The opening test flight sequence, whereby Maverick implicitly disobeys orders to pull off an almost-successful flight before a commanding officer (Ed Harris) arrives to officially discontinue the program, is both a terrific curtain-raiser and a fine reminder that Maverick was usually only a rule-breaking hotshot when it came to the greater good or helping others. He’s not unlike Chris Pine’s Captain Kirk decades later. Kirk may be a cocky anti-authoritarian but will only violate the prime directive when innocent lives are in peril. Cruise’s Maverick is still crippled by his unwillingness to forgive himself for Goose’s death and thus unable to take proactive steps to move on from that tragedy. Val Kilmer’s Ice Man does appear at a key emotional juncture imploring Pete to “let him go,” which is moving until you remember that it’s just quoting the original movie. That sums up the sequel.
The film seems frozen in time, unwilling to confront the original Top Gun’s complicated political legacy (which Cruise himself noted in the early 1990s when vowing not to make sequels to what he called an amusement park ride-like portrait of war) or do anything that might challenge fans of the 1986 original. This is a minor annoyance for most of the running time. We didn’t need to have Rooster sitting at a piano playing the same song (“Great Balls of Fire”) that we heard in the first film. At its best, and it’s rarely less than entertaining, Maverick is a metaphor for Cruise himself trying to maintain his top-tier stardom even at the expense of the next generation. But the final act makes that bug into a feature. Without going into details, the film becomes something a lot closer to The Rise of Skywalker than The Force Awakens.
When viewed as a whole, the film’s entire dramatic arc depends on audiences not only being aware of Top Gun but considering its at-the-time throwaway narrative to be an important pop-culture myth. Like Halloween, The Force Awakens and (to a lesser extent) Spider-Man: No Way Home, Top Gun: Maverick depends on audiences embracing what was supposed to be just a well-oiled Hollywood machine as a primal piece of indispensable mythmaking, with its story being essentially the only thing of consequence that happened to the characters and the only thing of consequence to the fans. Like Independence Day: Resurgence, The Matrix Resurrections, Terminator: Dark Fate, The Rise of Skywalker and (to a lesser extent) Ghostbusters: Afterlife, Top Gun: Maverick introduces a new crew of young would-be heroes only to let the franchise vet(s) hog the spotlight or determine the narrative. This is excessively apparent in the film’s redundant third act.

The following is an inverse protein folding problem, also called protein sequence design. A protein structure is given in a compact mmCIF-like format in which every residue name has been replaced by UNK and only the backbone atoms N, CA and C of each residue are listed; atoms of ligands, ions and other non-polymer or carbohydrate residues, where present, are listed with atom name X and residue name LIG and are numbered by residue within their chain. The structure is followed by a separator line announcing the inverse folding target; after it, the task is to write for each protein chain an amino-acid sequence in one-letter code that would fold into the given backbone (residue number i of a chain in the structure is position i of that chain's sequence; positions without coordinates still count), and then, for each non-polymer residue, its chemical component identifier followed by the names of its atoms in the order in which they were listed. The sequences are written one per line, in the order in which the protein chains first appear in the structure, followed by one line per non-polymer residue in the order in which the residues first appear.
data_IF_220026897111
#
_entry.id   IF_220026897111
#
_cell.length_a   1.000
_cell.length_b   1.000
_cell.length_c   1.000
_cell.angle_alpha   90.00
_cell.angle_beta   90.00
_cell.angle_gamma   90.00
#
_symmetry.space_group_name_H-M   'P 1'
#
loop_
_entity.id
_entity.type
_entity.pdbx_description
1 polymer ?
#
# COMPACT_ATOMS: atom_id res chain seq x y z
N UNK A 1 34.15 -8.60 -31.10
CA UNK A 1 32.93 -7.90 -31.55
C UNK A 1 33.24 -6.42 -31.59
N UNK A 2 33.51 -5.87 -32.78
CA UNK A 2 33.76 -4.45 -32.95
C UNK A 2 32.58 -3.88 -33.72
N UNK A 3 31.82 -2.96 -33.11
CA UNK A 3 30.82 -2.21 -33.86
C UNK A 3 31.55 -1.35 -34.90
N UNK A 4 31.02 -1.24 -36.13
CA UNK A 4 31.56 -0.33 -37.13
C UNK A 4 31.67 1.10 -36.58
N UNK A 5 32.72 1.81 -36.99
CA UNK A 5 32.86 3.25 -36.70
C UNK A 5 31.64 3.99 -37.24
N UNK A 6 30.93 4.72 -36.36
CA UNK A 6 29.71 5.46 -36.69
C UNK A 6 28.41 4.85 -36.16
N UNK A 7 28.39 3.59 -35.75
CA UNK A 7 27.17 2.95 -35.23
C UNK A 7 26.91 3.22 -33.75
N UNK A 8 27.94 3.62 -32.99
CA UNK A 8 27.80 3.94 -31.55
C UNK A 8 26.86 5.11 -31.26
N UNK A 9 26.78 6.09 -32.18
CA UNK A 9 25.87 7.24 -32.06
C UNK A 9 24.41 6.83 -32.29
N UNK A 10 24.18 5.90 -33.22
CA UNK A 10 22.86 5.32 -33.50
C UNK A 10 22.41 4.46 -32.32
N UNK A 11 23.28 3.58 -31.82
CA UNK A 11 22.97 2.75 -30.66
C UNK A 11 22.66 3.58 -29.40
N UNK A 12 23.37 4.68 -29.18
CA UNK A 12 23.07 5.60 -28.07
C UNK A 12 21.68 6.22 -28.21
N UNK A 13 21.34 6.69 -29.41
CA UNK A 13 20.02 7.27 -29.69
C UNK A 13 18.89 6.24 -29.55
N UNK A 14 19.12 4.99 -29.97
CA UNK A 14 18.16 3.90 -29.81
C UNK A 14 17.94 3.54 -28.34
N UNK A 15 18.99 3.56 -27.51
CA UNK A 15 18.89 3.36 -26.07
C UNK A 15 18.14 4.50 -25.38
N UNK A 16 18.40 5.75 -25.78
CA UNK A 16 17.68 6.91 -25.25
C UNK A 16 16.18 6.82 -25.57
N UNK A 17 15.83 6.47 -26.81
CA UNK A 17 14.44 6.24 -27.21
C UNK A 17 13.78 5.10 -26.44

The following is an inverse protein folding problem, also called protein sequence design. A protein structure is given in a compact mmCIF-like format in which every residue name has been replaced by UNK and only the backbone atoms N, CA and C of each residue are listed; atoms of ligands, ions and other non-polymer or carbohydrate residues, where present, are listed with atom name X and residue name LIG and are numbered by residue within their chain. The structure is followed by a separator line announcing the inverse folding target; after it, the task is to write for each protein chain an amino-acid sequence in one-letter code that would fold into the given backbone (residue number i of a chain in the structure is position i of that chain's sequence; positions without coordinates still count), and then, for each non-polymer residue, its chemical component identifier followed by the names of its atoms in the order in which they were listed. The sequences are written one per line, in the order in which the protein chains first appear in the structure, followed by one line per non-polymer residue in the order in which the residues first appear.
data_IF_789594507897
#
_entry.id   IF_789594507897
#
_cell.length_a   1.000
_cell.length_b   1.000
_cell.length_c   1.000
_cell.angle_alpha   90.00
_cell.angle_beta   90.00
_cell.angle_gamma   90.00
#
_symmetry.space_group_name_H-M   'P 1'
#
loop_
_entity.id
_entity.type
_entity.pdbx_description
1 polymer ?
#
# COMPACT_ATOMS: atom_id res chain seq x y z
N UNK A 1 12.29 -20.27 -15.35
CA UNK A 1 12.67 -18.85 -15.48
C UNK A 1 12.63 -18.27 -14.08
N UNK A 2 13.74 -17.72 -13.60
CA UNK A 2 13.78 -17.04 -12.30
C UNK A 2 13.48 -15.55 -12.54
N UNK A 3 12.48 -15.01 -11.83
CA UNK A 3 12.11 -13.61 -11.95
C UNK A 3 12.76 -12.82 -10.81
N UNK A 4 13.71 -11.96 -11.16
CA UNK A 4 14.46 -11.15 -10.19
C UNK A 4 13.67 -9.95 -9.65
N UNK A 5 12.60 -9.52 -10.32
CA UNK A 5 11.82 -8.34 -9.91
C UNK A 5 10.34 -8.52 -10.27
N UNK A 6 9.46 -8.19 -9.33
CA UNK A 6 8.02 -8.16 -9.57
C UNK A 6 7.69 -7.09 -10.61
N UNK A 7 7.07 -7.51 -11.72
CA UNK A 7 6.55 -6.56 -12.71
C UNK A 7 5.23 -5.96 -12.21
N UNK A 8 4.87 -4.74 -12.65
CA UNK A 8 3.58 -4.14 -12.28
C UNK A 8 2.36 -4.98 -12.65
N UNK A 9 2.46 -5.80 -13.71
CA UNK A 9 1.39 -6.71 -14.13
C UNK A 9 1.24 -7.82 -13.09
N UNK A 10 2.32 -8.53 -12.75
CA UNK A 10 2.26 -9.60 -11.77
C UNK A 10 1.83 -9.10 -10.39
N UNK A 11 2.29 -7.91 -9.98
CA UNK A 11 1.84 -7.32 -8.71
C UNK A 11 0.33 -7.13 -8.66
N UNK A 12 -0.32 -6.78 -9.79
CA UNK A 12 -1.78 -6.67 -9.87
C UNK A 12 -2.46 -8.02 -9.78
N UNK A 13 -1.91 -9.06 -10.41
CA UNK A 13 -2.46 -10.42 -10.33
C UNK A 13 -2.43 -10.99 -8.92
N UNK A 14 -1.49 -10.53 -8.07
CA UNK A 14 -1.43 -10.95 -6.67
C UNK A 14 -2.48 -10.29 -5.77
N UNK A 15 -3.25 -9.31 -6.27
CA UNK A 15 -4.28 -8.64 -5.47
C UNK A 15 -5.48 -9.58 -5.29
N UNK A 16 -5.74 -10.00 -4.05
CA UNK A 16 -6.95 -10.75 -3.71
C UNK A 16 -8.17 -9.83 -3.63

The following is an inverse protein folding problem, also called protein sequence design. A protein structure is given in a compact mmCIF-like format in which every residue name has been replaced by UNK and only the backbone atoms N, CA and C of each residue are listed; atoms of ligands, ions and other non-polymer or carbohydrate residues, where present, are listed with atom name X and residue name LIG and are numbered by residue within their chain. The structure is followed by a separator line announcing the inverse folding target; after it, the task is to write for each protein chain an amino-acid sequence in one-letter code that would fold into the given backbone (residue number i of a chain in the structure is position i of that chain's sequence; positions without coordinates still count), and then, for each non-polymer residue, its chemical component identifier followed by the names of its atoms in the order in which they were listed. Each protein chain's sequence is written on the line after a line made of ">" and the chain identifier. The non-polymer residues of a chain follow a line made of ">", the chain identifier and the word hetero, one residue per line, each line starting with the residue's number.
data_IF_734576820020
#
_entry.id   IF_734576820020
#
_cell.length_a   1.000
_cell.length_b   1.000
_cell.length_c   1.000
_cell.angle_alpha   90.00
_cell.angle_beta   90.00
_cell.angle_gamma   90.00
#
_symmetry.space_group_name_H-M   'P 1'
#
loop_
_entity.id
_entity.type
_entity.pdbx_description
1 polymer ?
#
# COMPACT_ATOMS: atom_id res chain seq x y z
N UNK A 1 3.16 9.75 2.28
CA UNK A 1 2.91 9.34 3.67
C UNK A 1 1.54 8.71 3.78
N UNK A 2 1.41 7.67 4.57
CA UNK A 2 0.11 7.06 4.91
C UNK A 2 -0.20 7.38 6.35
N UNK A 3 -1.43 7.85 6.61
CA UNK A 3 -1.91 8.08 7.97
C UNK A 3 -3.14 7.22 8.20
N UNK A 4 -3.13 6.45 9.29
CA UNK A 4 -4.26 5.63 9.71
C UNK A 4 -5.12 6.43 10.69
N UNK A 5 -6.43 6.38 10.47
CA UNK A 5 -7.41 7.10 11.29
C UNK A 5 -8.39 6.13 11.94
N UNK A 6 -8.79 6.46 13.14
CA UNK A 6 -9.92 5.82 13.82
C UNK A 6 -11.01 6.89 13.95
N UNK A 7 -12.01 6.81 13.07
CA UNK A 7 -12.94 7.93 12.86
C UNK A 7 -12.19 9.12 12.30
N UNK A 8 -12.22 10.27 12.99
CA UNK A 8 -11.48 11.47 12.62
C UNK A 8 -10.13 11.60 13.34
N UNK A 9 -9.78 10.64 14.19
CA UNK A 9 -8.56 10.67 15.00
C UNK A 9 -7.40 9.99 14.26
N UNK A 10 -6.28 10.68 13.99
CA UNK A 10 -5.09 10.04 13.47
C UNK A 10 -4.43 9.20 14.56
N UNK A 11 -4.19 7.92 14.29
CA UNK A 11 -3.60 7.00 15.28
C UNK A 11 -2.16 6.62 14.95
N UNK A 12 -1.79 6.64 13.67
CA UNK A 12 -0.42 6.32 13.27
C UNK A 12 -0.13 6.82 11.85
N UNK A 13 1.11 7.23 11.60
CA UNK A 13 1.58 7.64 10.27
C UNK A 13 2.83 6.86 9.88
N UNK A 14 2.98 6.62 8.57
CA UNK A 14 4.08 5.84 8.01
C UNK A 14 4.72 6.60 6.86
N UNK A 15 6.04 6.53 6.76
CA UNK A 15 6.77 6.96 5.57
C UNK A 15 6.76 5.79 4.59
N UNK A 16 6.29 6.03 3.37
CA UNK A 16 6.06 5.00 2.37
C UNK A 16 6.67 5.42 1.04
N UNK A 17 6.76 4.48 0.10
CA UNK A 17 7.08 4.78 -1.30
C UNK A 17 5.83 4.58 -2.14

If feels like a “me” problem, in terms of these legacy sequels treating what was supposed to be run-of-the-mill studio programmers into unimpeachable pop culture fables of grand social importance, maybe it is. But the extent to which the film acts as an almost desperate reaffirmation of Tom Cruise’s top-tier stardom undercuts even what works, especially as this film just isn’t as good as, say, even Oblivion or Valkyrie. We get another scene of the pilots playing sports on the beach, but sans even a hint of homoeroticism and mostly to show that these newbies all have rockin’ bodies and that Maverick can still tussle among them. There is little of the original film’s 80’s PG edge, and that applies to the otherwise fine Lady Gaga song “Hold My Hand” which plays over the end credits. The song and the movie have a sheen of respectability and wholesomeness.
When viewed sans any broader social context, Top Gun: Maverick is a generally enjoyable and well-directed big-scale, non-fantastical summer blockbuster. The production values are as good as you’d hope, with Connelly yet again offering way more than what’s on the page. Cruise is (as always) giving it his all, even as while film represents a complicated portrait of his stardom. At its best, it’s a hybrid of Kosinski’s Cruise-centric action fare (Oblivion) and grounded, real-world Americana (the spectacular Only the Brave, which also co-starred Jennifer Connelly and Miles Teller). It offers so much geographic clarity for the final mission before that climax that, yes, I would compare that element to Titanic. Part of my disapproval, this is a well-made movie that I didn’t enjoy, is due to the knowledge that all parties are capable of better, sharper and more challenging work. That I never liked Top Gun certainly doesn’t help.